Air is a core element for the sustenance of life. The cleaner the air, the better your health and well-being. However, various sources, especially anthropogenic, are posing a significant threat to air quality. In this article, we take a closer look at the situation in India, a country whose rapid expansion has seriously diminished air quality.
Pollution is the greatest risk to human life, more so in India than in any other country. Air Quality Index (AQI) is a numerical scale used to measure and report air quality of an area on a given day. Eight pollutants namely PM10, PM2.5, NO2, SO2, CO, O3, NH3, and Pb are the major parameters taken into consideration while deriving AQI of a region. Public health risks increase as the AQI rises. The following table shows the Air Quality Index (AQI) Categories and the Health impacts associated with each category.
Central Pollution Control Board, a statutory organization under the Ministry of Environment and Forests, Government of India, provides air quality data and AQI at an hourly and daily basis of various stations across cities in India. By analyzing the daily AQI data for different cities of India, it was found that Ahmedabad, Delhi, Patna, Gurugram, and Lucknow have the highest AQI values on an average daily basis for the year 2015- 2019.
|Cities||Average of Daily AQI
From the above table, it can be observed that Ahmedabad is in the “severe” category. The health impacts associated with such high levels of AQI are many. Even people with no prior respiratory problems are also vulnerable to respiratory disorders. People from the other four states including the National Capital of India, Delhi, have a higher incidence of respiratory disease than normal.
A city of our particular interest in India is New Delhi, the capital city of India. WHO and the United States Environmental Protection Agency ranked New Delhi as the world’s most polluted city in 2014 and 2016 respectively. The State Government of Delhi, in the recent past years, has taken some stringent measures – Odd-Even Regulation, a complete ban on coal-based power plants, suspending construction sites during peak pollution season, etc – to keep a check on air pollution. Regardless of the measures taken by the State Government of Delhi to curb air pollution, the AQI continues to be on the dangerous mark. The below chart shows levels of different pollutants in Delhi on a random day early this year.
From the above chart, we can see that the PM2.5 value on the said date is nearly double that of the permissible levels as per the Central Government of India. The following table shows the permissible levels of some pollutants according to the standards set by the Central Government of India (in red, those for PM2.5).
|Pollutant (ug/m3)||Time Weighted Average||Concentration in Ambient Air|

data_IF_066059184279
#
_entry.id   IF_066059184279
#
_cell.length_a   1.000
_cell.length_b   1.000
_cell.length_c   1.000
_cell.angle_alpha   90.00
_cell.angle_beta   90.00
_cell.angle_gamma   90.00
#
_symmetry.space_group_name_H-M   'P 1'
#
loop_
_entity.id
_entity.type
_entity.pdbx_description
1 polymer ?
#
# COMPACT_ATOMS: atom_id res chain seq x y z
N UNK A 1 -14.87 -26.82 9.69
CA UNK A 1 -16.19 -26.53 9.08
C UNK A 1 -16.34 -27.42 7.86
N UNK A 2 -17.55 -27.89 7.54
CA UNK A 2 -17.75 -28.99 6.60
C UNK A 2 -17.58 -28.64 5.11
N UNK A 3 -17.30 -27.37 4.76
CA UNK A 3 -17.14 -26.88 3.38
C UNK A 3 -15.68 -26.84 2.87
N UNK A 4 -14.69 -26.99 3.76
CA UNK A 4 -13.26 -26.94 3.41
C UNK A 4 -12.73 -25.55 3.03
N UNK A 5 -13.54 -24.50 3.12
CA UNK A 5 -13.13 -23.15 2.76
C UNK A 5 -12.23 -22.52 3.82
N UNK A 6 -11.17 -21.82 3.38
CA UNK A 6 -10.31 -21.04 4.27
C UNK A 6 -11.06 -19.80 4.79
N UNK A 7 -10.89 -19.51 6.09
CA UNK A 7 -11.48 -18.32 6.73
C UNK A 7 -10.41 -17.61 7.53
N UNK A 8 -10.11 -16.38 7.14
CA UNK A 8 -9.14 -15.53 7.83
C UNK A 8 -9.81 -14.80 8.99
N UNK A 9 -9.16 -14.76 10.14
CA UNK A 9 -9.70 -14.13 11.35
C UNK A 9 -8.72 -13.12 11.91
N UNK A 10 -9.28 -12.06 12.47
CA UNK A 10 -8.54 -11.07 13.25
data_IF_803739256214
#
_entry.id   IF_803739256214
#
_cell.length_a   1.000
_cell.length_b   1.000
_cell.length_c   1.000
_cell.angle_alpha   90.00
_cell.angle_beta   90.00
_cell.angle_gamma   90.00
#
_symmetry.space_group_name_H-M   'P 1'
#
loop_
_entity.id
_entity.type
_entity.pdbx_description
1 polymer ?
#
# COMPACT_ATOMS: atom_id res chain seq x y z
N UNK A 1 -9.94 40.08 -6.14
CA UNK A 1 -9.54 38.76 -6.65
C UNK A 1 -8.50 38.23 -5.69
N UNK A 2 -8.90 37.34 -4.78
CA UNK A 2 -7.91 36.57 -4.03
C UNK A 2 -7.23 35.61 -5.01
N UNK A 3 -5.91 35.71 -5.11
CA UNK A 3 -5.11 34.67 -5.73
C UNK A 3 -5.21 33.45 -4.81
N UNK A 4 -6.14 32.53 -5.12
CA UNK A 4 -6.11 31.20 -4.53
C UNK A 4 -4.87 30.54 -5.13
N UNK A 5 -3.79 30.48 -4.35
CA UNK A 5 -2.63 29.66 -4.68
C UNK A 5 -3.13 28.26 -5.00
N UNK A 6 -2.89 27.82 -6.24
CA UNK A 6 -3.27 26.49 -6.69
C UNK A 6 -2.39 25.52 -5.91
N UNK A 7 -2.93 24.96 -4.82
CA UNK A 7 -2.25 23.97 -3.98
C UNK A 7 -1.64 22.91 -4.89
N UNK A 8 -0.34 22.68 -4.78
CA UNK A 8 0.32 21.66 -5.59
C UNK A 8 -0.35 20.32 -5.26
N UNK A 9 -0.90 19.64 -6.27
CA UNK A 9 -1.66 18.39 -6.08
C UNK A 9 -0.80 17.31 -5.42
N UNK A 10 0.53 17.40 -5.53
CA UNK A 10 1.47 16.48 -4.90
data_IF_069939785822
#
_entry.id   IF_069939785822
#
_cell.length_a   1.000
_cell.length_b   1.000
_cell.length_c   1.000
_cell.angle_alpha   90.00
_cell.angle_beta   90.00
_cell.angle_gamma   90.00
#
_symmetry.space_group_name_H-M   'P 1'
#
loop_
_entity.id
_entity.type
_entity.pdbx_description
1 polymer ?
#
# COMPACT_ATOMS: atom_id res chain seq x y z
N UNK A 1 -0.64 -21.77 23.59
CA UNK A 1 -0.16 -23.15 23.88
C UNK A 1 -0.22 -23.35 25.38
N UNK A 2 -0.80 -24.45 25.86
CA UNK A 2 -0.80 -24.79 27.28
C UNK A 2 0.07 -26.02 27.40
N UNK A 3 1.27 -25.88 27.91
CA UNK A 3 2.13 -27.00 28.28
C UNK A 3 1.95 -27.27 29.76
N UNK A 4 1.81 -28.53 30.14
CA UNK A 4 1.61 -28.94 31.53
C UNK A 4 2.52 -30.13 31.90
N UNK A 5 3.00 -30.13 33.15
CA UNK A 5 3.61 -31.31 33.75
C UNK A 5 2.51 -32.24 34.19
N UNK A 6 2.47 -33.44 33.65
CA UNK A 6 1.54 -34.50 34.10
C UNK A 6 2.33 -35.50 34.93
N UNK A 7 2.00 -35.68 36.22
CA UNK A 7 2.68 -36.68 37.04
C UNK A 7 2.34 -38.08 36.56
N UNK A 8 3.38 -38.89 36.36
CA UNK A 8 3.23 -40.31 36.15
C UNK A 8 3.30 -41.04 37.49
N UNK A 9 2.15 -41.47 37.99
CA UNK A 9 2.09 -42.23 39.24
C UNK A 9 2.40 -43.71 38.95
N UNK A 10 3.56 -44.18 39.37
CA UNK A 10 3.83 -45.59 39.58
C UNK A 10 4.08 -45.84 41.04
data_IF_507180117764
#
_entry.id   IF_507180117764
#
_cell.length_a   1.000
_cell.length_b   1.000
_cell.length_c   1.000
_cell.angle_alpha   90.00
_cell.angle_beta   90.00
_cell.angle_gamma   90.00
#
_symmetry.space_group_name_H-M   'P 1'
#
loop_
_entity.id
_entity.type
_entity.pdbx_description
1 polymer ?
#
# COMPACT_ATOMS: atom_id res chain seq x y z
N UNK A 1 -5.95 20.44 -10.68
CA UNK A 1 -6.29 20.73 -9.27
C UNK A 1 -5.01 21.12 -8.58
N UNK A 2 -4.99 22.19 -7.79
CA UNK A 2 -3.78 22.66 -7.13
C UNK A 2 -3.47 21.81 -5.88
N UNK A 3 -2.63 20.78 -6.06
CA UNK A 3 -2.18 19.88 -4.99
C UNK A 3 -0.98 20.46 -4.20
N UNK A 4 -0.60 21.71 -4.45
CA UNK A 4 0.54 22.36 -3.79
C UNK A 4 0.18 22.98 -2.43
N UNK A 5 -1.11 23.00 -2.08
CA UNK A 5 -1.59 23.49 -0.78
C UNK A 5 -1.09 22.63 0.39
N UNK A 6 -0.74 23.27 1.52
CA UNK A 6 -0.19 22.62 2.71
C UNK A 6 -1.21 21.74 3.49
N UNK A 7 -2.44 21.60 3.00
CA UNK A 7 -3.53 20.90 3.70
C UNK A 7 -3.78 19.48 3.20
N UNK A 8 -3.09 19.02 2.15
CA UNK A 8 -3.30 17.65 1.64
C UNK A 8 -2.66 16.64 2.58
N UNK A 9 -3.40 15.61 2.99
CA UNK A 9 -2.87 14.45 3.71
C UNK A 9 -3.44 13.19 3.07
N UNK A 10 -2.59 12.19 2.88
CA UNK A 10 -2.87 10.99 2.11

|Industrial, Residential, Rural and Other Areas||Ecologically Sensitive Area (notified by Central Govt)|
Taking the WHO air quality guidelines into consideration, such elevated values of PM2.5 can increase long-term mortality risk by 15%.
For the past few decades, the world has been bustling with various human activities that tremendously contributed to air pollution. But 2020 brought everything to a halt. The coronavirus pandemic started spreading like wildfire and many countries resorted to lockdown. A boon of the coronavirus situation, if any, is the positive impact it had on the environment because of the lockdown imposed to prevent the spread of the disease. On March 25, 2020, the Government of India placed its population of more than 1.3 billion citizens under lockdown in an effort to curb the spread of the COVID-19. To explore whether the lockdown alleviated the pollution, we have compared the AQI data of March-April of the year 2019 and 2020. The daily average AQI value for March- April 2019 is 656 and this value drastically reduced to more than half to 306 in March-April 2020. Click on the highlighted points on both sides of the graph to compare the AQI values for various cities in India during March-April for the year 2019 and 2020.
The figure below on the right shows the tropospheric NO2 concentration over India on April 5, 2020, while the left figure shows the concentration on the same day of the previous year. Every year, In the month of April, the NO2 concentration is typically on the higher side for states such as Delhi-NCR, some regions of Jharkhand, Chhattisgarh, Odisha, Ahmedabad, and Goa. However, in 2020, we can see that there is a significant decrease in the emitted NO2 over the Northern and western regions as well as in Delhi and Ahmedabad.
Further, if we analyze the graph given below, it can be seen that there is a remarkable decrease in the value of NO2 post lockdown.
The alarming statistics have raised concerns about the poor air quality in the country and the associated health risks. The prevailing air quality issue must be addressed immediately. Air pollution policies and regulation must be revamped, sustainable development must be promoted, and the general public must be enlightened about the health risks associated with poor air quality and how they can mitigate the problem by embracing small yet significant changes in their day to day life.
This article was written by Neeti Nair.
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